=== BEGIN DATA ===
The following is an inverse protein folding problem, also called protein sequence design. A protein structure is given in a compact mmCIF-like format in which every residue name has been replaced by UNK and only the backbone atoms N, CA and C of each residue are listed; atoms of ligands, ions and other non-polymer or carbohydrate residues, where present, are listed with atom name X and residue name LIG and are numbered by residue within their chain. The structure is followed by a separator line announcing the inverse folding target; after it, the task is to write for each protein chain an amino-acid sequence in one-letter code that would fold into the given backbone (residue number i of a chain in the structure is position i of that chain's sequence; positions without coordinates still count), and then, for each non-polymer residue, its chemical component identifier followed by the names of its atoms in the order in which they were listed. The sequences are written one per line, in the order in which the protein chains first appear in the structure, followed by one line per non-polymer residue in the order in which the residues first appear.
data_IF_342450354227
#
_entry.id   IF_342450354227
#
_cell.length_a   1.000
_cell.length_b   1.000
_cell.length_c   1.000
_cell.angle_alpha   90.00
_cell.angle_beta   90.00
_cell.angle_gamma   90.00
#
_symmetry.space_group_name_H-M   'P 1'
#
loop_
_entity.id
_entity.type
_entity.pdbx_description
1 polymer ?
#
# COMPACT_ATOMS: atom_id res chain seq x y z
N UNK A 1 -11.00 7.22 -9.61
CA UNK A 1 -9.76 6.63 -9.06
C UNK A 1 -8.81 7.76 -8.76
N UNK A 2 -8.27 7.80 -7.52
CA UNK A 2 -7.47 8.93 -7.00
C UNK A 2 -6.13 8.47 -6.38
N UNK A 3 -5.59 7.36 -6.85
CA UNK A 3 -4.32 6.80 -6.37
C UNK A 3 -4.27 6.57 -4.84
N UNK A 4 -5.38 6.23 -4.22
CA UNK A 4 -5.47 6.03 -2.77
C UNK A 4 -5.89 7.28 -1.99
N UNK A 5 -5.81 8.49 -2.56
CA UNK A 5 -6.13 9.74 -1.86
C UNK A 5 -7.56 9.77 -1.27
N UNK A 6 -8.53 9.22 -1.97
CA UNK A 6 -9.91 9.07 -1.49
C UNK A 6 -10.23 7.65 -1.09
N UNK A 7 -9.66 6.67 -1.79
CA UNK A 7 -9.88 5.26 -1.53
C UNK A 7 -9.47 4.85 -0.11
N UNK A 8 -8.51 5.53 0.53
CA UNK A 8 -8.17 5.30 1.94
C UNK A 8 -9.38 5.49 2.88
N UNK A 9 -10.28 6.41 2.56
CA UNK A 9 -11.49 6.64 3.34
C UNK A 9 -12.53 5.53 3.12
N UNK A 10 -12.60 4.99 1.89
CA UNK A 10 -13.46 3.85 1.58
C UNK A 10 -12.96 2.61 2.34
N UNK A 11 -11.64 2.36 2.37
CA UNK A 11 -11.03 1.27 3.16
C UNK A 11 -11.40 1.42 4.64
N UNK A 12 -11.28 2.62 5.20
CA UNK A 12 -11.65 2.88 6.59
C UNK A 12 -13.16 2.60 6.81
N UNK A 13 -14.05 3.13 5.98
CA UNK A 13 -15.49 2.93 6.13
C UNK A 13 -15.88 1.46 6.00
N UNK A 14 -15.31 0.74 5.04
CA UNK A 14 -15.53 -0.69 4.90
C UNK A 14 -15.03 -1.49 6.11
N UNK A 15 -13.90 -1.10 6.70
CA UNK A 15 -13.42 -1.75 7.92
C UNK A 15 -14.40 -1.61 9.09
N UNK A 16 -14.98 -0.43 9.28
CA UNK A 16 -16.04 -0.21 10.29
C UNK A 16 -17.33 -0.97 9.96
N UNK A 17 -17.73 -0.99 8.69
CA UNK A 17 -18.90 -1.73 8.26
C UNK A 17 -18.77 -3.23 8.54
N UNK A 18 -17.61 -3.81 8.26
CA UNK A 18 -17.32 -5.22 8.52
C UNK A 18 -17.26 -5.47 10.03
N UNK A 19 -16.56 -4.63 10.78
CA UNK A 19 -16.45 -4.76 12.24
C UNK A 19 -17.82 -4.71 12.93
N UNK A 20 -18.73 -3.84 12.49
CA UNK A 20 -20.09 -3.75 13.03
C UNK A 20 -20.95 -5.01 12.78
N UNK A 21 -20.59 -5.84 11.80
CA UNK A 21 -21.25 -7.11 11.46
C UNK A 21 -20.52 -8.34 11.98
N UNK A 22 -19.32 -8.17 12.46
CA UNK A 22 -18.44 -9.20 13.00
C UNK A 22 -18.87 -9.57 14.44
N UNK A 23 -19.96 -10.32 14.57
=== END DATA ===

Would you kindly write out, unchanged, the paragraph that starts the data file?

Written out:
The following is an inverse protein folding problem, also called protein sequence design. A protein structure is given in a compact mmCIF-like format in which every residue name has been replaced by UNK and only the backbone atoms N, CA and C of each residue are listed; atoms of ligands, ions and other non-polymer or carbohydrate residues, where present, are listed with atom name X and residue name LIG and are numbered by residue within their chain. The structure is followed by a separator line announcing the inverse folding target; after it, the task is to write for each protein chain an amino-acid sequence in one-letter code that would fold into the given backbone (residue number i of a chain in the structure is position i of that chain's sequence; positions without coordinates still count), and then, for each non-polymer residue, its chemical component identifier followed by the names of its atoms in the order in which they were listed. The sequences are written one per line, in the order in which the protein chains first appear in the structure, followed by one line per non-polymer residue in the order in which the residues first appear.